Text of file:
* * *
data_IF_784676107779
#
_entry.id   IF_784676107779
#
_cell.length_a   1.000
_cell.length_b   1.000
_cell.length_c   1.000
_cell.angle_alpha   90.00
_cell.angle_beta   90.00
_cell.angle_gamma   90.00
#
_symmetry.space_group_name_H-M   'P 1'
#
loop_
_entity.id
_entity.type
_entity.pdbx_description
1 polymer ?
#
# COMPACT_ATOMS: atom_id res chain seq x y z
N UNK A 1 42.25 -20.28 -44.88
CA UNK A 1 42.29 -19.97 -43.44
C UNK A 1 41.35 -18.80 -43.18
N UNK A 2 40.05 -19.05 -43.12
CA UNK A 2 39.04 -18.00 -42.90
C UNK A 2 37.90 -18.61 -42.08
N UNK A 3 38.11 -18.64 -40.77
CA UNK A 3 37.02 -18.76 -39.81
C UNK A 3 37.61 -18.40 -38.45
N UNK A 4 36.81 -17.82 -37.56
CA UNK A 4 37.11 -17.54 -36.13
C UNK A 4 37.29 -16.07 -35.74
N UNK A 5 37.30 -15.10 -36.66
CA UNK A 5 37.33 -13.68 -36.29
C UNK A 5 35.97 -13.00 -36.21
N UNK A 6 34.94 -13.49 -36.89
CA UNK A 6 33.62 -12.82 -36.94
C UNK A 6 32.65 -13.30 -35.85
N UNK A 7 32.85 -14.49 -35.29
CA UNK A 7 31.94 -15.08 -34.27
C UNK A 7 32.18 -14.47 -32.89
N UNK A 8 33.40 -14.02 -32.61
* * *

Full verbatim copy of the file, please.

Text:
data_IF_784676107779
#
_entry.id   IF_784676107779
#
_cell.length_a   1.000
_cell.length_b   1.000
_cell.length_c   1.000
_cell.angle_alpha   90.00
_cell.angle_beta   90.00
_cell.angle_gamma   90.00
#
_symmetry.space_group_name_H-M   'P 1'
#
loop_
_entity.id
_entity.type
_entity.pdbx_description
1 polymer ?
#
# COMPACT_ATOMS: atom_id res chain seq x y z
N UNK A 1 42.25 -20.28 -44.88
CA UNK A 1 42.29 -19.97 -43.44
C UNK A 1 41.35 -18.80 -43.18
N UNK A 2 40.05 -19.05 -43.12
CA UNK A 2 39.04 -18.00 -42.90
C UNK A 2 37.90 -18.61 -42.08
N UNK A 3 38.11 -18.64 -40.77
CA UNK A 3 37.02 -18.76 -39.81
C UNK A 3 37.61 -18.40 -38.45
N UNK A 4 36.81 -17.82 -37.56
CA UNK A 4 37.11 -17.54 -36.13
C UNK A 4 37.29 -16.07 -35.74
N UNK A 5 37.30 -15.10 -36.66
CA UNK A 5 37.33 -13.68 -36.29
C UNK A 5 35.97 -13.00 -36.21
N UNK A 6 34.94 -13.49 -36.89
CA UNK A 6 33.62 -12.82 -36.94
C UNK A 6 32.65 -13.30 -35.85
N UNK A 7 32.85 -14.49 -35.29
CA UNK A 7 31.94 -15.08 -34.27
C UNK A 7 32.18 -14.47 -32.89
N UNK A 8 33.40 -14.02 -32.61